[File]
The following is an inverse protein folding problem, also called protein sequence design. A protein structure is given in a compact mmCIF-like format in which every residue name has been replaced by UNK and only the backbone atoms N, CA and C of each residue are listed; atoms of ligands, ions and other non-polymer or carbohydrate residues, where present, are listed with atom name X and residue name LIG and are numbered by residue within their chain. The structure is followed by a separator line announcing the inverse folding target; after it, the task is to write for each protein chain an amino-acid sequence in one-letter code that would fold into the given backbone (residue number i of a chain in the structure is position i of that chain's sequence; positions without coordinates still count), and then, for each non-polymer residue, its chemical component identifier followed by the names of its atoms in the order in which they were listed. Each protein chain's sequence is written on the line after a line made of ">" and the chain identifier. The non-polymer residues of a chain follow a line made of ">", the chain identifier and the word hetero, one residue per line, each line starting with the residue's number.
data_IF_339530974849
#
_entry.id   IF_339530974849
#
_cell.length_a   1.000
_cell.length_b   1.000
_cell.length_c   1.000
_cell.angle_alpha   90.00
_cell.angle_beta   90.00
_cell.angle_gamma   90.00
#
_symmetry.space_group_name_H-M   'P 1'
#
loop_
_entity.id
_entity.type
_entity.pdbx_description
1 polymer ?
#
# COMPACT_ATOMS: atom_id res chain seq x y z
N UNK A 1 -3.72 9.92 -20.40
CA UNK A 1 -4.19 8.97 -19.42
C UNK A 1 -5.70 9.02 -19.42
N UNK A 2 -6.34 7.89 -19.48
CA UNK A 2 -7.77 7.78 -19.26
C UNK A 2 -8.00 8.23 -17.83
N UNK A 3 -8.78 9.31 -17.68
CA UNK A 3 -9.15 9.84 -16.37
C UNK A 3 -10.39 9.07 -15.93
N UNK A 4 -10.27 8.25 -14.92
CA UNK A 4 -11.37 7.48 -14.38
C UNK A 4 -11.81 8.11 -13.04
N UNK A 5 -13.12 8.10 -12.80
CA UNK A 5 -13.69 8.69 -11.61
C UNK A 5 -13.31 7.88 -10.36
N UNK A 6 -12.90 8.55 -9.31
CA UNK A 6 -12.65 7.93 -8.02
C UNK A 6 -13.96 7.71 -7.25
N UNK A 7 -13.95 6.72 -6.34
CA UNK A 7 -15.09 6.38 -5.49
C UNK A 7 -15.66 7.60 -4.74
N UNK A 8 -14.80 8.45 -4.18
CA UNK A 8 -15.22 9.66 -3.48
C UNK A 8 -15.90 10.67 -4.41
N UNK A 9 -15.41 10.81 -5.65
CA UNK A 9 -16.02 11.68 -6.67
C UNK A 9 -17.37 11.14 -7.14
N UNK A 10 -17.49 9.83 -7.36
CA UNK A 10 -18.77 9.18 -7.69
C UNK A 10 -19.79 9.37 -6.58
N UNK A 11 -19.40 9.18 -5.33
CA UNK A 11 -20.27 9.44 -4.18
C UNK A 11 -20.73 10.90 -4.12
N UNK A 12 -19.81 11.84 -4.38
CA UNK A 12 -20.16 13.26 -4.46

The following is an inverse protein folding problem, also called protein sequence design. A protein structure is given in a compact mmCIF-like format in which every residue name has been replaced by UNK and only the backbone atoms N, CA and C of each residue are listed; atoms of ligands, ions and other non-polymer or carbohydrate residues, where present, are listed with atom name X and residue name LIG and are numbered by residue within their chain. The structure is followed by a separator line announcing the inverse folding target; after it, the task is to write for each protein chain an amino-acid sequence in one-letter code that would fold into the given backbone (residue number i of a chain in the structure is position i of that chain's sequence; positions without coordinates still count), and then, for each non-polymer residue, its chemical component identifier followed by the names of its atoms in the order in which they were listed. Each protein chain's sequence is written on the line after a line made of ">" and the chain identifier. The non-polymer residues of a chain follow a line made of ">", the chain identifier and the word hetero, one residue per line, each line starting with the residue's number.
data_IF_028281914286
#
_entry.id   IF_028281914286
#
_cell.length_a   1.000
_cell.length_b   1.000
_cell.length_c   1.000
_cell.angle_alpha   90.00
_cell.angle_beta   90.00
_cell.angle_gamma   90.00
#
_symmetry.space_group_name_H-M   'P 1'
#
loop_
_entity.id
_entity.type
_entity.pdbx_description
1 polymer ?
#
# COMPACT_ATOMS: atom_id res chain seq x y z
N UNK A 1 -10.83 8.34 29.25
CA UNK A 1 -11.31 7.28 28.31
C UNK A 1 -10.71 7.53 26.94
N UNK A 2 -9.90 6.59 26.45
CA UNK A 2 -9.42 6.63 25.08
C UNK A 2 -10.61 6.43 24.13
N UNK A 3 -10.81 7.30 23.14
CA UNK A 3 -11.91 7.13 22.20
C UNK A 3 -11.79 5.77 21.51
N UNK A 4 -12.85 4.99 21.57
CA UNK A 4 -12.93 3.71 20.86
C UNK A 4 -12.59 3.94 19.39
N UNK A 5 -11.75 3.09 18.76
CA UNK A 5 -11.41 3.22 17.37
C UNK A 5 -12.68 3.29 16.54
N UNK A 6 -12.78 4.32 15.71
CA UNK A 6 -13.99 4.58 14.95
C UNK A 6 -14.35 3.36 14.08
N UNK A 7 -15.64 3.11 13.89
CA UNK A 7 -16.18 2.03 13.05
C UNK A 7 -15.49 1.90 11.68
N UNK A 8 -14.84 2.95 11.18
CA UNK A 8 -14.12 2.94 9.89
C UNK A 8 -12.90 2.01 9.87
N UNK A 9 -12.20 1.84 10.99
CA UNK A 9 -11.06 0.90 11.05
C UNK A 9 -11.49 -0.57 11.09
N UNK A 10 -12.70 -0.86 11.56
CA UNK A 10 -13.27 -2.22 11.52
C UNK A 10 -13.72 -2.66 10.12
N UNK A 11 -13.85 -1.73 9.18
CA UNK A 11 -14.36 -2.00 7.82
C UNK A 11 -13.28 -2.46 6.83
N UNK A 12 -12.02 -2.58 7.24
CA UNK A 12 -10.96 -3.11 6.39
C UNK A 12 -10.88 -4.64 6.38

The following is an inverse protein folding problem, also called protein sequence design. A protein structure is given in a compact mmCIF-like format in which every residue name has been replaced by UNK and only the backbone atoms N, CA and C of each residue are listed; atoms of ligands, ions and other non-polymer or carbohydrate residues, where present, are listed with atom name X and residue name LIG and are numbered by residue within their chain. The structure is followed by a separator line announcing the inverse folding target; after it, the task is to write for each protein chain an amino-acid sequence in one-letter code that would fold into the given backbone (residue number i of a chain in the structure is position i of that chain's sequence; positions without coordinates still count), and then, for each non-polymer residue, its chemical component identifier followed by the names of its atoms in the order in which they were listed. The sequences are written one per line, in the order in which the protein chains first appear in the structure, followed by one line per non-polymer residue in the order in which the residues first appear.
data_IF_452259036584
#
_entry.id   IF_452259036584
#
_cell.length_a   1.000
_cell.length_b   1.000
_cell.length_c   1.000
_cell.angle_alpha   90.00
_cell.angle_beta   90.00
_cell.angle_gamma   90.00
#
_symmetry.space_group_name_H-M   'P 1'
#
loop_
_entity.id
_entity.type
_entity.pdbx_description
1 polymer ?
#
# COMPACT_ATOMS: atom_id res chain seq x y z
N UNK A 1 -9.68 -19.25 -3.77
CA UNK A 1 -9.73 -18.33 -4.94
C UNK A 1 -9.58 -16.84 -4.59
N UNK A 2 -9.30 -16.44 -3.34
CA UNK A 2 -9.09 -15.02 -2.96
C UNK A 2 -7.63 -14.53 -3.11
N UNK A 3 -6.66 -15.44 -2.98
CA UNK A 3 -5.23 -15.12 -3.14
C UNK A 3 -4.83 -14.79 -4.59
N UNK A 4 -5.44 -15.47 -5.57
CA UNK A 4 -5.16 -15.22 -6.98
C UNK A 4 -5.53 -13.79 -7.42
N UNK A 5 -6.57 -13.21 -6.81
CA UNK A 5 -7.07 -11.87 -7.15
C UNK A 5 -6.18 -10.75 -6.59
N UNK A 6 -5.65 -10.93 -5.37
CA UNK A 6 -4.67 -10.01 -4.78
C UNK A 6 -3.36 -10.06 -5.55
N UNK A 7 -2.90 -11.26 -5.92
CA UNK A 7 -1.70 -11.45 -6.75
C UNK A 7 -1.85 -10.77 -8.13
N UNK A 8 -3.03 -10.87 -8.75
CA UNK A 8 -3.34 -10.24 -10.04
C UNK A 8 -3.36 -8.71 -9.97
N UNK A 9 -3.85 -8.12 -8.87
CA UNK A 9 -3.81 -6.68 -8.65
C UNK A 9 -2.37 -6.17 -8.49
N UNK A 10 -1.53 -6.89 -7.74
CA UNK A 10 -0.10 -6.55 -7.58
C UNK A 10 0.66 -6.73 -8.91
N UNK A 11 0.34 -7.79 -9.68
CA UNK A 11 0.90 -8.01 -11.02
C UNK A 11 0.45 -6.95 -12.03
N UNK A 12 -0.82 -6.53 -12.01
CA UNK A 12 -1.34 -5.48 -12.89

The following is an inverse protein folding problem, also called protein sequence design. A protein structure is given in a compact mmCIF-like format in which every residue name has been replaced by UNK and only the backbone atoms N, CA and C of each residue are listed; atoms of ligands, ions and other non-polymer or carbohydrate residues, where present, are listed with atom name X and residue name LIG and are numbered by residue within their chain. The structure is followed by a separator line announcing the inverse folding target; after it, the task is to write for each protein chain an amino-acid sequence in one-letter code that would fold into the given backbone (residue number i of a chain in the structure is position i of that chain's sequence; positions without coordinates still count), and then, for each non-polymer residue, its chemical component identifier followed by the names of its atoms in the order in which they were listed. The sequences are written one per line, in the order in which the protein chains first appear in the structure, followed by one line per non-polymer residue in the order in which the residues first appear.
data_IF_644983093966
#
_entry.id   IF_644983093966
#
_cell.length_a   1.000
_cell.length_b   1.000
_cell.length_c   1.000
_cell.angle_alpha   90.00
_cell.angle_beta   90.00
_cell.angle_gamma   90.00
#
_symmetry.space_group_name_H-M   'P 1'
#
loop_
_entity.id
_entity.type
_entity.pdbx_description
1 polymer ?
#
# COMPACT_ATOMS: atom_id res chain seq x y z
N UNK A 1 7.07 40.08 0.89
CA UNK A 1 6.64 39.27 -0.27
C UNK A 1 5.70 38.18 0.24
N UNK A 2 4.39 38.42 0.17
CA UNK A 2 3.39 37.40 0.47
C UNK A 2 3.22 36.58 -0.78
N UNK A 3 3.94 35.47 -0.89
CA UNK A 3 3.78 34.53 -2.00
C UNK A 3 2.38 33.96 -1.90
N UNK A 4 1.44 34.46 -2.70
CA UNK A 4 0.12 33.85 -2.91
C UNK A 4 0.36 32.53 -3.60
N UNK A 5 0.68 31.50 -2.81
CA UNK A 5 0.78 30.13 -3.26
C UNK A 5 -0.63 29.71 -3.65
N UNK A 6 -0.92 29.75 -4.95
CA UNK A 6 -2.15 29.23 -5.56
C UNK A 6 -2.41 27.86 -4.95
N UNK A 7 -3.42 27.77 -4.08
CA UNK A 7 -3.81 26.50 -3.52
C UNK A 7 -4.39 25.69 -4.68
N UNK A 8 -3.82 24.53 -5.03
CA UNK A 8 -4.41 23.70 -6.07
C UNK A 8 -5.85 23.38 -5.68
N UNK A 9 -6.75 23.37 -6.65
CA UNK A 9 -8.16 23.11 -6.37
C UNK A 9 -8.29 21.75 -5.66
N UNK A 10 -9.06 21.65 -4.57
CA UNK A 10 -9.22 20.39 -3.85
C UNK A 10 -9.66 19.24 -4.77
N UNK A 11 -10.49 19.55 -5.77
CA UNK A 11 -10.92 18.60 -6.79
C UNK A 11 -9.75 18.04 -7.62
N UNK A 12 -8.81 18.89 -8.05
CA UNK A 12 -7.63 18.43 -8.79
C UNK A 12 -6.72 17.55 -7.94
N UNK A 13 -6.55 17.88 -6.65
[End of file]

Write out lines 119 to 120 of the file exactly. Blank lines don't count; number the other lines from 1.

_cell.length_a   1.000
_cell.length_b   1.000